Poster Presentations

Start Date

20-5-2014 12:30 PM

Description

Facioscapulohumeral Muscular Dystrophy (FSHD) is an autosomal dominant neuromuscular disease affecting 1 in 20,000 to 1 in 15,000 individuals and is characterized by progressive weakness in the facial, scapular, humeral, truncal, and lower extremity muscles (Tawil and Van Der Maarel Muscle Nerve 2006). FSHD is associated with the contraction of the D4Z4 microsatellite repeat below a threshold number of repeats (Wijmenga et al., Nat. Genet, 1992), allowing the transcription of the DUX4 gene contained within the last repeat (Snider et al., PLoS Gen, 2010). The disease only develops when DUX4 is expressed from a chromosome with the permissive 4qA allele, which contains a polyadenylation signal (PAS) that stabilizes the DUX4 transcript (Lemmers et al., Science, 2010). We are using CRISPR technology to investigate the possibility that disruption of the PAS in cells derived from FSHD patients could prevent expression of the DUX4 protein and restore the cell to a less affected phenotype. We will then take advantage of the high reprogramming efficiency of FSHD cells and generate iPSC from FSHD muscle cells with the repressed DUX4 allele, and determine if they have a similar phenotype to iPS cells derived from non-affected individuals. Finally, we will use the highly-engraftable iPS cells in xenograft experiments to determine if the DUX4-silenced iPSCs repopulate injured muscle more efficiently than unaltered FSHD-derived iPSC, and evaluate their potential for use as therapeutics.

Comments

Abstract of poster presented at the 2014 UMass Center for Clinical and Translational Science Research Retreat, held on May 20, 2014 at the University of Massachusetts Medical School, Worcester, Mass.

Creative Commons License

Creative Commons Attribution-Noncommercial-Share Alike 3.0 License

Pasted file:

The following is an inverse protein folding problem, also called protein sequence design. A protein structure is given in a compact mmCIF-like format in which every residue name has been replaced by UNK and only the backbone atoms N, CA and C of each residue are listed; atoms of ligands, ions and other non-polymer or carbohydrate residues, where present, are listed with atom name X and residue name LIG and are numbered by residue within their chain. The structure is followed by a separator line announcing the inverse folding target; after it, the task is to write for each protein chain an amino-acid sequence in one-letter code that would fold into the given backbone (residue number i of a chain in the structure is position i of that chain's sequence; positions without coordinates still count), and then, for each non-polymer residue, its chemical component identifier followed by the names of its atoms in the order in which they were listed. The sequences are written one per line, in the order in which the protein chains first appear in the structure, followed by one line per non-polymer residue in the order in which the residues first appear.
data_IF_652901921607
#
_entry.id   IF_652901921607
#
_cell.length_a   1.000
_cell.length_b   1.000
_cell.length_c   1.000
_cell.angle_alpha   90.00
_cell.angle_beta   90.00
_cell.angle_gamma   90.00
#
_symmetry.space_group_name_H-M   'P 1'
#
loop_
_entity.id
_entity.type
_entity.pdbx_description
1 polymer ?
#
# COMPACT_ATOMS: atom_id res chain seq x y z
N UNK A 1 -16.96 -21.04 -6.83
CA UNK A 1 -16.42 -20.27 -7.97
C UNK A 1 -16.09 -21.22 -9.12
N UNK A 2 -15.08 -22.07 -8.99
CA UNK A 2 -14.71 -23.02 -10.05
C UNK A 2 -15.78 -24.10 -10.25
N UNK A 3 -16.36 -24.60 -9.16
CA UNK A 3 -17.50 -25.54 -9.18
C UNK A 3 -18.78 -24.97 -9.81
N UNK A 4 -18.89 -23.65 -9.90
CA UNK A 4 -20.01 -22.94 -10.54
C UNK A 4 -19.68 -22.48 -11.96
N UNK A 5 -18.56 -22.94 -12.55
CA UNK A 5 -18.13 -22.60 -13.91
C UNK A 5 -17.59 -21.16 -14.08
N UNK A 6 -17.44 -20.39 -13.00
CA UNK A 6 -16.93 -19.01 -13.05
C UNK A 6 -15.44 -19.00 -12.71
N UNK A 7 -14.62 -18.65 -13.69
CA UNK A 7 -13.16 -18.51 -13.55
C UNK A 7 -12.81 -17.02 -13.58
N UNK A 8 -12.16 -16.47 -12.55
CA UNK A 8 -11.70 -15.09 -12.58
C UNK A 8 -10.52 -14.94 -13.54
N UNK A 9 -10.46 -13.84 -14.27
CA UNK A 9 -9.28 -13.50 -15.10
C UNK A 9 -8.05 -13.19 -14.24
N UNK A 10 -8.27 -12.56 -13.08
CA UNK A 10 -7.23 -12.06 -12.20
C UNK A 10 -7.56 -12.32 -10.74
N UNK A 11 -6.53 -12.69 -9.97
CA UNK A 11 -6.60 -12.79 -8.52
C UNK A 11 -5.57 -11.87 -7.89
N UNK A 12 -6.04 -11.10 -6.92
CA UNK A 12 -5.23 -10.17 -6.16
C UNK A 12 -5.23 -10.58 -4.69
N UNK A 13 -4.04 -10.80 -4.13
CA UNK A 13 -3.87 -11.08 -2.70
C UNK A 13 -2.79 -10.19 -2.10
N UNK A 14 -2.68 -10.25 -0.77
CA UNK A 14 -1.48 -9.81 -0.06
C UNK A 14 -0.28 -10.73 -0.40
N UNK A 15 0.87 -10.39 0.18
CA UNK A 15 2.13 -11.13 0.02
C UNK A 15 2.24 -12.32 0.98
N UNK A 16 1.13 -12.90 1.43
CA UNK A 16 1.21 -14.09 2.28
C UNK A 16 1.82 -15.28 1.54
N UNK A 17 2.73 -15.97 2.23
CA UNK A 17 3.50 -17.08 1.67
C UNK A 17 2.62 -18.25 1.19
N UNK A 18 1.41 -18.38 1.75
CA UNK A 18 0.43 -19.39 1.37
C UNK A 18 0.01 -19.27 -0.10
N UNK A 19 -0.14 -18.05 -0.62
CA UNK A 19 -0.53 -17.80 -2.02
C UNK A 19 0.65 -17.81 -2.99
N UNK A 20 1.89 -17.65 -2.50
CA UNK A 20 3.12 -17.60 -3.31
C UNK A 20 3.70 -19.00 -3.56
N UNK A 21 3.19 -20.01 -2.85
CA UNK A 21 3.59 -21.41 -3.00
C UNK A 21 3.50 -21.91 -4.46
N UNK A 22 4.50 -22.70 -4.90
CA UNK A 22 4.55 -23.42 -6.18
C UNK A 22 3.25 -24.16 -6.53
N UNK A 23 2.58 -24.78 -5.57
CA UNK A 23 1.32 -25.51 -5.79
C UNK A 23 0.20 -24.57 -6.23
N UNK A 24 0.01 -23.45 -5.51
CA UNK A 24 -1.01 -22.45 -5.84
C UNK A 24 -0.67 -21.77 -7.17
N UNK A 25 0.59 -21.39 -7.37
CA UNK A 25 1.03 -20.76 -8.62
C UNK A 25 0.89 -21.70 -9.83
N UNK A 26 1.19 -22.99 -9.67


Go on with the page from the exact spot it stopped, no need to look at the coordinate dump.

This work is licensed under a Creative Commons Attribution-Noncommercial-Share Alike 3.0 License.

 
May 20th, 12:30 PM

Silencing DUX4 Expression in FSHD Cells by CRISPR

Facioscapulohumeral Muscular Dystrophy (FSHD) is an autosomal dominant neuromuscular disease affecting 1 in 20,000 to 1 in 15,000 individuals and is characterized by progressive weakness in the facial, scapular, humeral, truncal, and lower extremity muscles (Tawil and Van Der Maarel Muscle Nerve 2006). FSHD is associated with the contraction of the D4Z4 microsatellite repeat below a threshold number of repeats (Wijmenga et al., Nat. Genet, 1992), allowing the transcription of the DUX4 gene contained within the last repeat (Snider et al., PLoS Gen, 2010). The disease only develops when DUX4 is expressed from a chromosome with the permissive 4qA allele, which contains a polyadenylation signal (PAS) that stabilizes the DUX4 transcript (Lemmers et al., Science, 2010). We are using CRISPR technology to investigate the possibility that disruption of the PAS in cells derived from FSHD patients could prevent expression of the DUX4 protein and restore the cell to a less affected phenotype. We will then take advantage of the high reprogramming efficiency of FSHD cells and generate iPSC from FSHD muscle cells with the repressed DUX4 allele, and determine if they have a similar phenotype to iPS cells derived from non-affected individuals. Finally, we will use the highly-engraftable iPS cells in xenograft experiments to determine if the DUX4-silenced iPSCs repopulate injured muscle more efficiently than unaltered FSHD-derived iPSC, and evaluate their potential for use as therapeutics.

 

To view the content in your browser, please download Adobe Reader or, alternately,
you may Download the file to your hard drive.

NOTE: The latest versions of Adobe Reader do not support viewing PDF files within Firefox on Mac OS and if you are using a modern (Intel) Mac, there is no official plugin for viewing PDF files within the browser window.